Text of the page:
1 cup chicken stock
2 tablespoon tomato paste
1 tablespoon honey

* garnish with chopped parsley

Place all the ingredients mention for the marinade into a food processor of blender (chop finely and mix well if you don’t have access to a blender), then pour it over the washed/drained chicken pieces and allow it to marinate for at least 2 hours in the fridge.

Heat  1 tablespoon of vegetable oil in a deep sauce pan (tip – use a non stick pan for better browning), knock off most of the marinade off the chicken pieces and brown on med-high heat. Takes about 10 minutes or so to get some colour.

Add in the honey and tomato paste and give it a good stir. This will add some lovely colour to the dish and the honey will help balance off the heat of the scotch bonnet pepper. P0ur in the lemon juice and chicken stock followed by 3/4 cup of the jerk marinade the chicken was sitting in. Turn the heat up to bring it to a boil. Then reduce to a simmer, cover the pot and let it cook for 20 minutes. Now remove the lid and turn up the heat to burn off any excess liquid. Here’s where you’ll taste it for salt (adjust accordingly) and thicken the gravy to the desired consistency.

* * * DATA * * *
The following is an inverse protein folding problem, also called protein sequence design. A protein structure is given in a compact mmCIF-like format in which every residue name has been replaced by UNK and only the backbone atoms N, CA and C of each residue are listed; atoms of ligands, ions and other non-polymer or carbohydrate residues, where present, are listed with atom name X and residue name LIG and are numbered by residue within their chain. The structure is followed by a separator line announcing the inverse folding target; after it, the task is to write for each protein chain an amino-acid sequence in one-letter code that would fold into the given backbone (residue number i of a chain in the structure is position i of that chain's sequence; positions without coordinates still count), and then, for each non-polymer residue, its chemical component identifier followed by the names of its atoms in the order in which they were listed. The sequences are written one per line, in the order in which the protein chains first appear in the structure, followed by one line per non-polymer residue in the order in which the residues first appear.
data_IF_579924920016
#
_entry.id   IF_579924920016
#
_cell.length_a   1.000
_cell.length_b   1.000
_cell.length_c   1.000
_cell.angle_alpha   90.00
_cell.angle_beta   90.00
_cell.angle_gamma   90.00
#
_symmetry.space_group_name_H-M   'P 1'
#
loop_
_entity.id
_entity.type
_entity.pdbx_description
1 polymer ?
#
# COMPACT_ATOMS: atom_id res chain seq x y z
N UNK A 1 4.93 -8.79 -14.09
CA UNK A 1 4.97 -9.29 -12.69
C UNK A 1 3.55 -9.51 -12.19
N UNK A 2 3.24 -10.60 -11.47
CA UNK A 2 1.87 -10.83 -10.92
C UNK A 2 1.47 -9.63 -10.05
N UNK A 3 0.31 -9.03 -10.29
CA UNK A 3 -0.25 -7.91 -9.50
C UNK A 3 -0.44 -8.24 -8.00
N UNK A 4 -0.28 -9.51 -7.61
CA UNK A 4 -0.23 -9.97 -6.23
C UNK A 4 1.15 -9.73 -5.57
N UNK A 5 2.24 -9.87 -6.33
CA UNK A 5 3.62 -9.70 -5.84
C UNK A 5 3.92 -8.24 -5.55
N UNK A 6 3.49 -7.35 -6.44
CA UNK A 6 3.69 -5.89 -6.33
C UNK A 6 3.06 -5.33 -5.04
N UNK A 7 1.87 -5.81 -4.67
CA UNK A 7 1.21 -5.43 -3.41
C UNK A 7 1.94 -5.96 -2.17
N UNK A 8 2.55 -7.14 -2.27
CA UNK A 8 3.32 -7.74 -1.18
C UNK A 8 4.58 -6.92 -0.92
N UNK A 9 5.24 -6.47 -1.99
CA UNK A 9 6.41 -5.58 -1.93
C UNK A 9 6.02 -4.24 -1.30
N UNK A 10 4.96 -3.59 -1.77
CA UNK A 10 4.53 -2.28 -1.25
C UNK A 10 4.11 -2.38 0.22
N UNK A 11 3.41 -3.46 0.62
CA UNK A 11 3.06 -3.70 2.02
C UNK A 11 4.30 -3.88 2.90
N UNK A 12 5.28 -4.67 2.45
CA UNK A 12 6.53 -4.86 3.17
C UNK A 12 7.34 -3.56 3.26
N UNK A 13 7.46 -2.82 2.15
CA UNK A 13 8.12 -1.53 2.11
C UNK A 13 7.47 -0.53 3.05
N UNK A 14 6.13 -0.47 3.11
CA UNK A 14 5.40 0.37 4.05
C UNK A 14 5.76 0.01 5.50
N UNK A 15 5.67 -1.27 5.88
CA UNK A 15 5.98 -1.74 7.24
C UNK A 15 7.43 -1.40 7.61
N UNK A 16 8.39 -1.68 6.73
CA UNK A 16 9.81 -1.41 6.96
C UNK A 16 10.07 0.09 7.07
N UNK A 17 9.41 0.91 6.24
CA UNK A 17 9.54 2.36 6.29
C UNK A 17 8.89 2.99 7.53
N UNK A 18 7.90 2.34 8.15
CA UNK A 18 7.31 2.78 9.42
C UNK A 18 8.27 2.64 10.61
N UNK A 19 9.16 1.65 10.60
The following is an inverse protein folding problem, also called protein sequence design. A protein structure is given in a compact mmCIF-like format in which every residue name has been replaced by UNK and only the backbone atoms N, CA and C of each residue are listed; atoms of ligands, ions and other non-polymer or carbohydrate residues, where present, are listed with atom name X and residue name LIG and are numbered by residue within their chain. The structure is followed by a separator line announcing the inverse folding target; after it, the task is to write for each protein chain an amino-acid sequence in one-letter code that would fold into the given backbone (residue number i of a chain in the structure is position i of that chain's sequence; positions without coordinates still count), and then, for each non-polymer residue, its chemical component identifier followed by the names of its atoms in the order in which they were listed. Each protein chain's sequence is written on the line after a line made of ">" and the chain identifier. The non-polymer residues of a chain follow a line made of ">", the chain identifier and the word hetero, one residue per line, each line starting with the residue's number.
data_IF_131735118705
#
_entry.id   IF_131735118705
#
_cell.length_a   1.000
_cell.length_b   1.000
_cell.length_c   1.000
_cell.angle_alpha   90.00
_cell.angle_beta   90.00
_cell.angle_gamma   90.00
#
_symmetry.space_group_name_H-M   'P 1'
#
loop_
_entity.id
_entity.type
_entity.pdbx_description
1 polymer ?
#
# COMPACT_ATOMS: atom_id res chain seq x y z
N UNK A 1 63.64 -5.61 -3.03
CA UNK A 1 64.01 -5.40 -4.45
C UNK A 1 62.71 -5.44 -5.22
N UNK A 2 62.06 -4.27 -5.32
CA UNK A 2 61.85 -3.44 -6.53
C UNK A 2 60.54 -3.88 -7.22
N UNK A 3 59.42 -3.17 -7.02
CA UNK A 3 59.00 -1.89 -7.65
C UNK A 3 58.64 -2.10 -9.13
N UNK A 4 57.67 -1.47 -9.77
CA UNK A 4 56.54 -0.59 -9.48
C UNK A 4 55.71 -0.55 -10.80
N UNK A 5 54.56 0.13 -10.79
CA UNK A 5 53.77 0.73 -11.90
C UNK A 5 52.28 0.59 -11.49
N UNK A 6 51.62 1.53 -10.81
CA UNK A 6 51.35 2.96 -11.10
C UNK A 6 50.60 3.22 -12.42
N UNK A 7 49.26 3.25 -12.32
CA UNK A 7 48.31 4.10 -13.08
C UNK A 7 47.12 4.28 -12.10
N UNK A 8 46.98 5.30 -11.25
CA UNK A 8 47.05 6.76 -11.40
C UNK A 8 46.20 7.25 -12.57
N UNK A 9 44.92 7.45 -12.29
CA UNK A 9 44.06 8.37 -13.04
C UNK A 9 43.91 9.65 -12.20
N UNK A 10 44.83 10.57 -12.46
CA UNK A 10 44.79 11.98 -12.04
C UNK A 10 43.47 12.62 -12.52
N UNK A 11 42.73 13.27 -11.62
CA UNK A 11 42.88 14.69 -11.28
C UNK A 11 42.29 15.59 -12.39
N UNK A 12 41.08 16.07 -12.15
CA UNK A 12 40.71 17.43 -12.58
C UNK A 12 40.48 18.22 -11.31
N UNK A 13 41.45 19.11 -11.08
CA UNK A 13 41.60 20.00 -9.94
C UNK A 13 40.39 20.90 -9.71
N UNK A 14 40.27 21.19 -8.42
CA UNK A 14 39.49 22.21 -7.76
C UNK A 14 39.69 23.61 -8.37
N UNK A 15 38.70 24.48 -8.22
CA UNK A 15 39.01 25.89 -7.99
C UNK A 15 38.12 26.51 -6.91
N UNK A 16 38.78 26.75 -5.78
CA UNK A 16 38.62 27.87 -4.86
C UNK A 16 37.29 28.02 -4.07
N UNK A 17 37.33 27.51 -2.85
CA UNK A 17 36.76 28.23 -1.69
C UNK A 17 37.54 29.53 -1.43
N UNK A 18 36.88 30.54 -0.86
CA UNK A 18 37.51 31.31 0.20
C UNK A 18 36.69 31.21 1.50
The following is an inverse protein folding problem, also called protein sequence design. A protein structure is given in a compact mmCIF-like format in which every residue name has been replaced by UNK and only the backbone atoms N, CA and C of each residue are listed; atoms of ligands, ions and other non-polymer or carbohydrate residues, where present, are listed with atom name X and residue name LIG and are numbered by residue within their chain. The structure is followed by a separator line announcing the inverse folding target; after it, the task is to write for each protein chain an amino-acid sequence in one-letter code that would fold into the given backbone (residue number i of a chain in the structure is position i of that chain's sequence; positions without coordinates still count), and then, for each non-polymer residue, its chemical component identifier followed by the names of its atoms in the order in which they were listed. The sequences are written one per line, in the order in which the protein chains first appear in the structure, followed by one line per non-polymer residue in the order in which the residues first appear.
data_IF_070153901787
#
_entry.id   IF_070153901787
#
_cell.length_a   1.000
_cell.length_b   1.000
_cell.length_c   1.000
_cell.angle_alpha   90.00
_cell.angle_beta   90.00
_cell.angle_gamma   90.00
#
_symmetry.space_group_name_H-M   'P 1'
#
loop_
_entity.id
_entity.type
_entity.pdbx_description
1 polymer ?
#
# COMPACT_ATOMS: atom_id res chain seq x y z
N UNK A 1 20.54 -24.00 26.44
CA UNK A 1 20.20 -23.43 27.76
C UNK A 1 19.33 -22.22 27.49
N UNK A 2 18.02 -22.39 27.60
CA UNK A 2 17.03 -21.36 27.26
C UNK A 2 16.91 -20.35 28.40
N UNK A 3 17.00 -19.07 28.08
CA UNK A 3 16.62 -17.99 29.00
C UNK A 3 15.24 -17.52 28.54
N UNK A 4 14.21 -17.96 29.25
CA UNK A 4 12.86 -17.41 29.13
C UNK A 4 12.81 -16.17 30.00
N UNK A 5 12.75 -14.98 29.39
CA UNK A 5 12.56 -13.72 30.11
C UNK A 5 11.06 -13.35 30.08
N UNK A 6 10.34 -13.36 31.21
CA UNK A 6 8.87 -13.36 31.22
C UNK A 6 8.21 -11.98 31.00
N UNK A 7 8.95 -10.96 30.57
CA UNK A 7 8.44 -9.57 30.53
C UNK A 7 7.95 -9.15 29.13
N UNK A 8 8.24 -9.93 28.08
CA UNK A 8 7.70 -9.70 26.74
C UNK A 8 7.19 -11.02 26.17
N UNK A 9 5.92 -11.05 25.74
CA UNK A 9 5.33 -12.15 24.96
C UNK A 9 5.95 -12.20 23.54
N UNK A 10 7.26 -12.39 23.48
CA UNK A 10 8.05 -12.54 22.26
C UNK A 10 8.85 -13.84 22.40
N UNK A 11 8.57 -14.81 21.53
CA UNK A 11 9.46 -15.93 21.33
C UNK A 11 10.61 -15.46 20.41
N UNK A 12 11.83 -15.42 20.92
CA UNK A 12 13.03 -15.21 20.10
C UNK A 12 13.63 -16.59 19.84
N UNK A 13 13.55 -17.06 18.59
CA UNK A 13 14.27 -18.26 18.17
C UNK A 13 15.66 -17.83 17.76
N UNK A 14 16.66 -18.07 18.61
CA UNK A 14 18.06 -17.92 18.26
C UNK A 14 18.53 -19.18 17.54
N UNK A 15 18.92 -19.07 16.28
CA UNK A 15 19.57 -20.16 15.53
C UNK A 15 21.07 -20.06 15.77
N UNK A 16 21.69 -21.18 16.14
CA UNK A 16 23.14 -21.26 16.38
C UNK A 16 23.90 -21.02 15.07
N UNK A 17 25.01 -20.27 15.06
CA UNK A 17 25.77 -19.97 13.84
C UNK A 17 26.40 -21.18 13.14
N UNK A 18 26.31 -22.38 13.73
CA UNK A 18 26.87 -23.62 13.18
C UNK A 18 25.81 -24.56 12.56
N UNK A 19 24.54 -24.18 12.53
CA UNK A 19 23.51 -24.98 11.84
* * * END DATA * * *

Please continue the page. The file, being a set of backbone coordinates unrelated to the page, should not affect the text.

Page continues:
Your kitchen will have the wonderful scent of the ginger, spices and herbs from the marinade and to be quite honest you’ll be counting down the minutes to dive in. Garnish with some chopped parsley and get ready to enjoy some of the most delicious jerk chicken NOT made the traditional way. It may take on the appearance of stewed chicken, but I assure you there’s no mistaken the jerk elements of this tasty dish.

I almost feel as if I’m trying too hard to add validity to this recipe, but give it a try then come back and leave your comments!

Before you go, don’t forget to check out the latest cooking videos, connect with me on twitter and join our community on facebook. oh yea! leave me a comment below – it’s appreciated.

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Classic Coconut Curry Chicken With String Beans.

Classic Coconut Curry Chicken With String Beans.

This is a delightful dish our mom would prepare whenever there was leftover chicken from the day before (usually on a Monday). She would curry the beans and the last 5 minutes or so add in the chicken pieces for the perfect accompaniment for boiled rice or hot roti off the tawa. In this version I’ll do things a little different by doing the curry chicken base first, then we’ll add the trimmed beans and simmer it all in some coconut milk.